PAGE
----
New Downtown Sculpture Honors Police and Fire Service Dogs
A bronze sculpture honoring the City of Arlington’s retired and deceased fire and police service dogs is now on display in Downtown.
Nearly $65,000 in private donations was collected to commission the K9 Memorial Monument to represent the Arlington Fire Department and the Arlington Police Department service dogs. Arlington police, fire and other city leaders unveiled the monument, located in the City Center plaza between City Hall and the Downtown Library, during a dedication ceremony on November 11, 2020.
From helping officers apprehend suspects to conducting sweeps of buildings and public gathering for threats, Arlington's service dogs work tirelessly to keep The American Dream City safe for citizens and visitors. District 2 City Councilwoman Sheri Capehart began championing for a moment to recognize these service animals in 2011.
“We had large donations, we had small donations — but it was the community that really made this happen,” Capehart said during the dedication. “We have this beautiful sculpture, for all the dogs that served before and for the dogs that will come after.”
The sculpture, created by artist Seth Vandable, represents the late Arlington Fire Department K9 Brickman, and the late Arlington Police Department K9 Mojo.
The Arlington Police Department started its K9 Unit in 1979 with one handler and one dog. Over the years, the unit now comprises four K9 teams. Each team operates on a citywide basis and includes a K9 and handler. The unit is supervised by a sergeant within the Special Operations Section of the department. The unit responds to calls for service where high-risk felony suspects have fled the scene or during requests from patrol to assist with narcotics investigations. The four K9 teams include Dude, Boomer, Raider and Ripken.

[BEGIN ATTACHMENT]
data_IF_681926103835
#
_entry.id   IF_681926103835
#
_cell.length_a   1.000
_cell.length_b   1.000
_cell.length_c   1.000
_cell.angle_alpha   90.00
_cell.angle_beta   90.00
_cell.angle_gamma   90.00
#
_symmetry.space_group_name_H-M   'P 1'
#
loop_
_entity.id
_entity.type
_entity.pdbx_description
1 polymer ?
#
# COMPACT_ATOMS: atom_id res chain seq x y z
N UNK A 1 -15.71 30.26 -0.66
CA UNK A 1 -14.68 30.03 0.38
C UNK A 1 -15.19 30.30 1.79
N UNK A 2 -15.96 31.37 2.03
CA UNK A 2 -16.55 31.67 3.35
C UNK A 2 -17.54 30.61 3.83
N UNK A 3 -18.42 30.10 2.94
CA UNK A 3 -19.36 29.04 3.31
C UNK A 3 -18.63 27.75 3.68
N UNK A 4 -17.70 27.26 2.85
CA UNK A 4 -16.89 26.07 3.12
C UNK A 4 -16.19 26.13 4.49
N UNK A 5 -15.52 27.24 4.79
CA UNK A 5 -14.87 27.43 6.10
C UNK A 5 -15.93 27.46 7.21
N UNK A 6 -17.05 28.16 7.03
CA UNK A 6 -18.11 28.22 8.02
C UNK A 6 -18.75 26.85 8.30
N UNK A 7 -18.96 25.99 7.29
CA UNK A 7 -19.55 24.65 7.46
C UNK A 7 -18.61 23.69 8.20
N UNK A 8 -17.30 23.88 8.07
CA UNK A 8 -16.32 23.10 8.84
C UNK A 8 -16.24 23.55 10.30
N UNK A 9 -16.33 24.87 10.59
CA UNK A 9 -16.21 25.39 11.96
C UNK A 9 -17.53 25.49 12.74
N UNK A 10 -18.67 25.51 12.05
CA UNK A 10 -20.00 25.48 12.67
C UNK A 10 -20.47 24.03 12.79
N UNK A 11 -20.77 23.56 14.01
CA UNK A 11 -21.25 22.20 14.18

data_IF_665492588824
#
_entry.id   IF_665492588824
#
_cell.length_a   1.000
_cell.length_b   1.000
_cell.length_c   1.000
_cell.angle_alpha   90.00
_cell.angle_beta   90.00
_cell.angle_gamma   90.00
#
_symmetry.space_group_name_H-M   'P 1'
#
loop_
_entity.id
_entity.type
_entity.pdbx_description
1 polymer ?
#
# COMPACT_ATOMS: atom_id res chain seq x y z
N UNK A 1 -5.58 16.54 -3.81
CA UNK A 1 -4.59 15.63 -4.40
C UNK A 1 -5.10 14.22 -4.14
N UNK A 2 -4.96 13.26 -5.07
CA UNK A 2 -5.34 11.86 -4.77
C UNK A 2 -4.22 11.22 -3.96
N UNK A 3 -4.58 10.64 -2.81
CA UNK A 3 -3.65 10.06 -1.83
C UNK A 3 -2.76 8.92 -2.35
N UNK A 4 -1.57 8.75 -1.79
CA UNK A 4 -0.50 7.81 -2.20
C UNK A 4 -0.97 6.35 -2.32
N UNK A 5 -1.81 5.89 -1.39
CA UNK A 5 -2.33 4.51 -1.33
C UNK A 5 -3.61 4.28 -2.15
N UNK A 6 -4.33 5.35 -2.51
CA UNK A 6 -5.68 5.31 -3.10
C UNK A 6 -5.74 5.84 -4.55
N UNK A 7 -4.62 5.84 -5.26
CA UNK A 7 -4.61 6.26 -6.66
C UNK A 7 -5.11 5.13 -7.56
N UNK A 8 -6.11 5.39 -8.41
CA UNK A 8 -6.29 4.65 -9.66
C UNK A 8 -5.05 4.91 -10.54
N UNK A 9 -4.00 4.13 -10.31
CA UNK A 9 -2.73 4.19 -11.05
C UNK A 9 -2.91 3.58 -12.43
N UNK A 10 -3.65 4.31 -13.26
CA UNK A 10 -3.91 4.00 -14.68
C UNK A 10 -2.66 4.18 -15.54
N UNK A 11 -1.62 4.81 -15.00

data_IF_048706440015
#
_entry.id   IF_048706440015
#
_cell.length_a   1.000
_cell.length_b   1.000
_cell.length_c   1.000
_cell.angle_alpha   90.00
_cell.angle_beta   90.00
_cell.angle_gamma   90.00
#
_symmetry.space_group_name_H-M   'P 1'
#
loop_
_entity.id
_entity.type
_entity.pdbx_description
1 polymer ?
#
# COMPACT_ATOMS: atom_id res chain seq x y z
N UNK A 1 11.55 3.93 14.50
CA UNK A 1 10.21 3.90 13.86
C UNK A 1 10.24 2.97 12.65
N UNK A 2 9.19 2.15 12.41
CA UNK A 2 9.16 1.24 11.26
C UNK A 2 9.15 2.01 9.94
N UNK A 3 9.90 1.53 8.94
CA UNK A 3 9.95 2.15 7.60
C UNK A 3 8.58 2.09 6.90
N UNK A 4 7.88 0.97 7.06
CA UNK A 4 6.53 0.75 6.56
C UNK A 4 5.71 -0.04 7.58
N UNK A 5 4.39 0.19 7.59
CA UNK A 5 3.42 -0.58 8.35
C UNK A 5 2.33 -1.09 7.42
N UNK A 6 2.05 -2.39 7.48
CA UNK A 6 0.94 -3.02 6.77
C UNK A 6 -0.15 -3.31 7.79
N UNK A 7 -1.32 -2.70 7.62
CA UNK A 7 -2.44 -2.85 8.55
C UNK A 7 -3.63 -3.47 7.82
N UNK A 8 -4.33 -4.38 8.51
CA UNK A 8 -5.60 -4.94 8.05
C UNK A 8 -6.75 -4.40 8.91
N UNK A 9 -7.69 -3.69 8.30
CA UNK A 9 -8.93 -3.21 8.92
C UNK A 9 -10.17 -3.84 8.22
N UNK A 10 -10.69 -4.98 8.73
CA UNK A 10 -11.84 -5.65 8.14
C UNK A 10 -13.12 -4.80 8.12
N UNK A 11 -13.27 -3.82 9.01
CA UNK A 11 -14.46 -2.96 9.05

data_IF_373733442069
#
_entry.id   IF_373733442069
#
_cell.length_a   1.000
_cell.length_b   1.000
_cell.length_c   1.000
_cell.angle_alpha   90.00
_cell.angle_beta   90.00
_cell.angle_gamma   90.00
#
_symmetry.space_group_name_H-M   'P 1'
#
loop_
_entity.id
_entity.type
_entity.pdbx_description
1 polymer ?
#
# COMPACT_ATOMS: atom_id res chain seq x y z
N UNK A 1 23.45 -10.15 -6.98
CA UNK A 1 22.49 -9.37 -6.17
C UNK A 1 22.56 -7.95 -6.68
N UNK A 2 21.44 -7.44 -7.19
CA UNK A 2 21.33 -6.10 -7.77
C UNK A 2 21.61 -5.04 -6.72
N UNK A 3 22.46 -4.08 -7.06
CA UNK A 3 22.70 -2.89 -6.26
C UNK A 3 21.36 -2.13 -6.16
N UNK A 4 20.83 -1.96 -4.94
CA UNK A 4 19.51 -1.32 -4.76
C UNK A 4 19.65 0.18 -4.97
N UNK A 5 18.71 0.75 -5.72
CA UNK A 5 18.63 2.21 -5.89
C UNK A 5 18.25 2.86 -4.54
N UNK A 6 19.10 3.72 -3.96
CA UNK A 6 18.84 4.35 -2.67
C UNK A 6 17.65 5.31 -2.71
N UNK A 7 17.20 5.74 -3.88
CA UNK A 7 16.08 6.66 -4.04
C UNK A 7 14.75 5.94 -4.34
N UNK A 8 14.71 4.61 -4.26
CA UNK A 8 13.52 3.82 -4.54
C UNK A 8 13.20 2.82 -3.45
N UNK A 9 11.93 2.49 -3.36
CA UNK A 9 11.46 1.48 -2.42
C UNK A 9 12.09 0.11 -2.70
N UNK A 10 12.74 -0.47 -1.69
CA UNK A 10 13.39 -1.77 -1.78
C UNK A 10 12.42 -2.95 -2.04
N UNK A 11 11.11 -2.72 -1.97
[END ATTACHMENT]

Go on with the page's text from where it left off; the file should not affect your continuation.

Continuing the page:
“This monument is a testament to the dedication and commitment of our courageous police K9 teams who have served our department and community. We are thankful for the support of our city officials and citizens to create this sculpture honoring their service and sacrifice,” said interim Police Chief Kevin Kolbye.
The Arlington Fire Department's K9 Unit started in 2006 as a result of the addition of AT&T stadium. The department currently has 12 Explosive Detection Canines. All of the K9's can smell up to 19,000 different explosive compounds. These teams have had the opportunity to work various Super Bowls, World Series, Opening of the Bush Library, RNC, presidential protection and other dignitary duties along with building sweeps for threats. The department’s K9s are Jasper, Chase, Webster, Ben, Tania, George, Little, Crow, Raton, Kiara, Shiner and Rocket.
“These animals are part of our public safety family and we are here today to recognize the very important service they provide for our community,” Fire Chief Don Crowson said.
Arlington Mayor Jeff Williams said he hopes visitors to City Hall and the George W. Hawkes Downtown Library will take a moment to stop by the memorial monument and appreciate its significance. A plaque centered between the dogs reads “The bond between a K9 and handler is of eternal trust in a language unique to them alone. We are forever grateful for their numerous acts of courage to protect and defend.”
“Thank you for your commitment seven days a week, 24 hours a day to make a difference in our lives and keep our citizens safe,” Williams said.